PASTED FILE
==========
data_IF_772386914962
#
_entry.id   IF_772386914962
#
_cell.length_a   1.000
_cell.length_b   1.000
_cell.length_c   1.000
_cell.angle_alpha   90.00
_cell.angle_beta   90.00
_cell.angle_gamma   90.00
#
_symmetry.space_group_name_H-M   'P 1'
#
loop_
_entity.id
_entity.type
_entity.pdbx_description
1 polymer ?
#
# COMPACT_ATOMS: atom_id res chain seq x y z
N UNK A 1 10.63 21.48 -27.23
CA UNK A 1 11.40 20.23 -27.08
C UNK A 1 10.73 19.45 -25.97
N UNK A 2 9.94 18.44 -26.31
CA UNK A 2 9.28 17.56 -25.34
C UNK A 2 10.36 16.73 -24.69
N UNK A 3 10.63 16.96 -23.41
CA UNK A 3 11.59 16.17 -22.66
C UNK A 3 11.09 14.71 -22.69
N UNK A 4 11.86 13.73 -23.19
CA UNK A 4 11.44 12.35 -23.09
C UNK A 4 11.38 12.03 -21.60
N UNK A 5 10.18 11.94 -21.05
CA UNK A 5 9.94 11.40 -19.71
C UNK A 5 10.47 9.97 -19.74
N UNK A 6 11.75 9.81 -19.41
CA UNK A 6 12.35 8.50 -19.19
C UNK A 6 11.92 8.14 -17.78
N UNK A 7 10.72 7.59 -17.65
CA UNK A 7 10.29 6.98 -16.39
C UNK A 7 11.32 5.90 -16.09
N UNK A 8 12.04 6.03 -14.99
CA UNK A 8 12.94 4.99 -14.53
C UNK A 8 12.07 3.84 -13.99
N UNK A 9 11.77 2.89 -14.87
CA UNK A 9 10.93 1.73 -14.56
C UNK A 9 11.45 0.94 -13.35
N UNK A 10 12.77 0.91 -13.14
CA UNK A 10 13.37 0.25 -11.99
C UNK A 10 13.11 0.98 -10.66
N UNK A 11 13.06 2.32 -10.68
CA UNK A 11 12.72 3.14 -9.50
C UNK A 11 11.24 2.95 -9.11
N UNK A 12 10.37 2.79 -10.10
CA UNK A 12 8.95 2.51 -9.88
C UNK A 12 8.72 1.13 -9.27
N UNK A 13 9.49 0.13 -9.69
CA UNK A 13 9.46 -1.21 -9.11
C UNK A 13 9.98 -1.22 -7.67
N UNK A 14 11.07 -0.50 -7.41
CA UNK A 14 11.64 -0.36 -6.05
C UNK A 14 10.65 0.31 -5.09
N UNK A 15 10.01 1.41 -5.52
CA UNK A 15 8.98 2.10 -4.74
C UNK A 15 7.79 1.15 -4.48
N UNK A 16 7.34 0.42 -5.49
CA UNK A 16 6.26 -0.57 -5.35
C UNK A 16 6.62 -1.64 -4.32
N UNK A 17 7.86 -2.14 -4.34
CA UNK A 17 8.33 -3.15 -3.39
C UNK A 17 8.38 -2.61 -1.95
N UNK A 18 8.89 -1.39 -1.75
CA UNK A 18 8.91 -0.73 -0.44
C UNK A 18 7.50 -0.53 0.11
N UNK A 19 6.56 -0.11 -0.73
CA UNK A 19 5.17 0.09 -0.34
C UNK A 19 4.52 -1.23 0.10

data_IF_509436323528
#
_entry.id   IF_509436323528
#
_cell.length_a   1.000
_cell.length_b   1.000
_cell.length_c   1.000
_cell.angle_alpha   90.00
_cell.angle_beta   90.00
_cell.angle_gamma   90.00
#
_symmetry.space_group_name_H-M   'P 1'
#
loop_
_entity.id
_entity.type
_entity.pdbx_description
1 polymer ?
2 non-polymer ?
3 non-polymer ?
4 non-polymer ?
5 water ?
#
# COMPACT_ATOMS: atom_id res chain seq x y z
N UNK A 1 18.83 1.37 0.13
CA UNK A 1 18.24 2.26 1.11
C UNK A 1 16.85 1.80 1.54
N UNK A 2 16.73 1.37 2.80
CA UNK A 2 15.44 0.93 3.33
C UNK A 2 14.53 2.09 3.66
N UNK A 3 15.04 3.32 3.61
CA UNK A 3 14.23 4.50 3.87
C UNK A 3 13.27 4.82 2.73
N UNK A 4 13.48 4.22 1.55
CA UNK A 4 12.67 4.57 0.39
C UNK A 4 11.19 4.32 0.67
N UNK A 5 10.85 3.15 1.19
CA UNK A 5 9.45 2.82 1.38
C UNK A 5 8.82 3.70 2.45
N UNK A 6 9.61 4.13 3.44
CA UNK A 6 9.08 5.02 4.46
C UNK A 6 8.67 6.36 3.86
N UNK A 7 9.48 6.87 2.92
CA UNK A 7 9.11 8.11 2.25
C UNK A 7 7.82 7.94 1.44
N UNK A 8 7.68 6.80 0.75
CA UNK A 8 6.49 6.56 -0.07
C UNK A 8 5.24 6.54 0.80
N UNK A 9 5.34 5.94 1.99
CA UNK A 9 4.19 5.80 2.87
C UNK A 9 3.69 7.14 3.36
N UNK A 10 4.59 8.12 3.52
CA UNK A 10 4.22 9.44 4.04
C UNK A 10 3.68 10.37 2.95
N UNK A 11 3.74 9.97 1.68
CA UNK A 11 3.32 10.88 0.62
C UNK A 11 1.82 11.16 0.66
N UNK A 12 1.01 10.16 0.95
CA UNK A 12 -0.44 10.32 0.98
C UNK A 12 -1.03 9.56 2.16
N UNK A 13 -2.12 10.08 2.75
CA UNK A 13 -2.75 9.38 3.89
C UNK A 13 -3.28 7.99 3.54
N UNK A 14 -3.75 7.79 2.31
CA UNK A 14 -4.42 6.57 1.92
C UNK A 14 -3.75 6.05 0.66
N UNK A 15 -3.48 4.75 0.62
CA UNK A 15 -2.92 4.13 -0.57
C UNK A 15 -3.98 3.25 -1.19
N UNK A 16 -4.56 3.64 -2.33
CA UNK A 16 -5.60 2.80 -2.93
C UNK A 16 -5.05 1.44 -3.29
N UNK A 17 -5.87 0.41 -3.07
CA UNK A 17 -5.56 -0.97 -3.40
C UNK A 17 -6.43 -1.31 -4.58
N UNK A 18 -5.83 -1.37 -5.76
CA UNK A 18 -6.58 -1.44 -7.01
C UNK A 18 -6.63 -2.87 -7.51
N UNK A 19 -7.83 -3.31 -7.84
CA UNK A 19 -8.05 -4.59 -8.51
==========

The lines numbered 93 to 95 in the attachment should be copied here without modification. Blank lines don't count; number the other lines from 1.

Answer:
_entity.type
_entity.pdbx_description
1 polymer ?